© All Rights Reserved

6 visualizações

© All Rights Reserved

- Vibration Suppression Banner
- KMEM4214 Applied Vibration ALs
- Commentry on Indian Sesmic Code
- Lect 04 Note
- V Mecanic
- 01
- Mechanical Vibrations Week 1
- Dissertation JC
- 333
- Single Degree of Freedom System
- Vibrating Strings
- ME3001 A4 Introductory Problems in Vibration
- 212292
- Response Spectrum
- fin07
- Dumpers Design
- TOM_2 Lab Manual Corrected 20 Dec12
- Piles Under Dynamic Loads
- Lecture 1 Vibrations
- Lecture 1 Vibrations

Você está na página 1de 36

1

SIMPLE PENDULUM

Aim:

To verify the relation

T=2 L/g

Where=periodic time in sec

L=Length of pendulum cms

Description of set up: (Refer Fig.1)

For conducting the experiment, a beach ball is supported by nylon

thread into the chuck. It is possible to change the length of pendulum

by drawing the threat through chuck. This makes it possible to study

the effect of variation of length on periodic time. A small ball may be

substituted for larger ball to illustrate that the period of oscillation is

independent of the mass of the ball.

Procedure:

1.Attach the beach ball to one end of threat.

2.Loosen the nut at the top of chuck and draw the threat to

adjust the length.

3.Allow the ball to oscillate T

by knocking the time for say 10 oscillations.

4.Repeat the experiment by changing the length and changing the

size of the ball.

5.Complete the observation table.

Model calculation:

T=2 L /g

For L=40cm

T(l) =2 x 40/980 = 1.26 s

T(experimental)=t/n

Result:

S. No Lg L

In cm.

No. of

Oscillation

T

oscillations

T ( e x p ) =

t/n

T (the )

Aim:

1. To det s g of given pendulum.

2. T v l T=2 (k + OG) /g(OG)

Where T =periodic time sec.

K =Radius of gyration about C. G.cm.

OG =Distance of the C. G .of rod from support.

L =Length of bar

Description of the set up: (Refer Fig. 2)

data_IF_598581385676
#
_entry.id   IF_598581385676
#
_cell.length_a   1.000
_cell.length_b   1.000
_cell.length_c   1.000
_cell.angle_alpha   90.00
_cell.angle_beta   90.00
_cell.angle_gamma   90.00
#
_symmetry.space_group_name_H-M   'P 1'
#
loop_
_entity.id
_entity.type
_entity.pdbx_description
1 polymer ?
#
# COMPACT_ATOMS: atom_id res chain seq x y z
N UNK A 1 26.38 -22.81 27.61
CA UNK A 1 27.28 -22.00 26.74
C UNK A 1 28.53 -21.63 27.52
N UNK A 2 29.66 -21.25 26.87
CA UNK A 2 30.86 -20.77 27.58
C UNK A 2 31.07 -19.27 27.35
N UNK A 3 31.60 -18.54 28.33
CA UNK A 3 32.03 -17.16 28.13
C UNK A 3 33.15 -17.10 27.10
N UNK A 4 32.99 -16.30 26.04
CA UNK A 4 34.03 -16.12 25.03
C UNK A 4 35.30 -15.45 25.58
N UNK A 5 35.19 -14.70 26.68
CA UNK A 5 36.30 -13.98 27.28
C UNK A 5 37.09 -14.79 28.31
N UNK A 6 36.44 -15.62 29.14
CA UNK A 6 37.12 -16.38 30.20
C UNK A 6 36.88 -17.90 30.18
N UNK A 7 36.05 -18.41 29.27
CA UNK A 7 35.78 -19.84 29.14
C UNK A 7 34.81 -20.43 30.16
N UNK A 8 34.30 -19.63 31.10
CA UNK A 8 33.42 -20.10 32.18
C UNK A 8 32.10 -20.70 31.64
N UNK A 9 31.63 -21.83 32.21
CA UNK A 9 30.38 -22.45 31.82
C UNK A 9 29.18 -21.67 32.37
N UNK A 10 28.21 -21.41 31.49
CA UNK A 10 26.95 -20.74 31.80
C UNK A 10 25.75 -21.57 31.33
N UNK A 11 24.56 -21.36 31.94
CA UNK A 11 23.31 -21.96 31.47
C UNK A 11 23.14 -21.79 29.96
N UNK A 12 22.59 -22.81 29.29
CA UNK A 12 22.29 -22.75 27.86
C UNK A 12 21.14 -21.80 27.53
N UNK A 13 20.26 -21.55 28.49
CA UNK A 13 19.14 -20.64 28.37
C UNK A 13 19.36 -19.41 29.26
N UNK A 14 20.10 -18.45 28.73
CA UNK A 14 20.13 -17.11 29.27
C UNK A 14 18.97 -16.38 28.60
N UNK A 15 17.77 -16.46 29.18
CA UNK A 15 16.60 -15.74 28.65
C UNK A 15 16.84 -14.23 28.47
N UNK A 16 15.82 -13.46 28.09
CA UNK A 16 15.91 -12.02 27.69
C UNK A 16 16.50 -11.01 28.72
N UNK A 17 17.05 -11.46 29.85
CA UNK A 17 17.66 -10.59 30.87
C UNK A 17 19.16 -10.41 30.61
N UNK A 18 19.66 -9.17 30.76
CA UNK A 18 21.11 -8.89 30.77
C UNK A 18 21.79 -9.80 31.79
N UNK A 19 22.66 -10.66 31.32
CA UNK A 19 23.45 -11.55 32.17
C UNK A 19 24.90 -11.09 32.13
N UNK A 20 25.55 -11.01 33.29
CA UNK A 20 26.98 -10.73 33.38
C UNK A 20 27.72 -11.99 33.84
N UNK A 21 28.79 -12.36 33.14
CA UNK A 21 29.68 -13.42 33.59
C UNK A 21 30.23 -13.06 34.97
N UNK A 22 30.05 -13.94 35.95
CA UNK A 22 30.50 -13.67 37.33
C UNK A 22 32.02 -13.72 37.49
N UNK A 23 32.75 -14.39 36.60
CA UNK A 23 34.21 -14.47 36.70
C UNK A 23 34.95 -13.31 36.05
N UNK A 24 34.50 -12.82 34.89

The compound pendulum consists of 16 mm diameter steel bar. The bar is

supported by the knife edge. It is possible to change the length of suspended

pendulum by supporting the bar in different holes.

Procedure:

1.Support the rod in any one of the holes.

2.Note the length of suspended pendulum and determine

OG.

3.Allow the bar to oscillate and determine T by knowing the

time for say 10 oscillations.

4.Repeat the experiment with different length of suspension.

5.Complete the observation table given below.

Model calculation:

Ex. NO. 2

COMPOUND PENDULUM

1. Experimental From the relation,

T = 2 (+ OG) / g(OG)

K(exp) =

) = L/23

2.V l T =2 ( + OG) / g(OG)

P () =L /23

And find T(the)compare it with the experimental.

Result:

SI. No. L in cm

OG No. Of

Oscillations

T

O s c.

T ( e x p )

T =t/ n

K ( e x p ) K (the )

Ex. No.3

BIFILAR SUSPENSION

Aim:

To determine the radius of gyration of given bar by using bifilar

suspension.

Description of set up:

A uniform rectangular section bar is suspended from the

pendulum support frame by two parallel cords. Top ends of the cords

pass through the two small chucks fitted at the top. Other ends are

secured in the bifilar bar. It is possible to adjust the length of the cord

by loosening the chucks.

The suspension may also be used to determine

the radius of gyration of any body. In this case the body under

investigation is belted to the center. Radius of gyration of the combined

bar and body is then determined.

Procedure:

1.Suspend the bar from chuck and adjust the length

L conveniently. Note the suspension length of each cord must

be the same.

2. Allow the bar to oscillate about the vertical axis passing

through the center and measure the periodic time T by knowing the

time for time for say 10 oscillations.

3. Repeat the experiment by mounting the weights at equal

distance from the center (d/2 as shown)

4. Complete the observation table.

Model calculation:

bl sss T= 2 (/) (L/g)

Where 2a =distance between wires in cm

L=length from the suspension in cm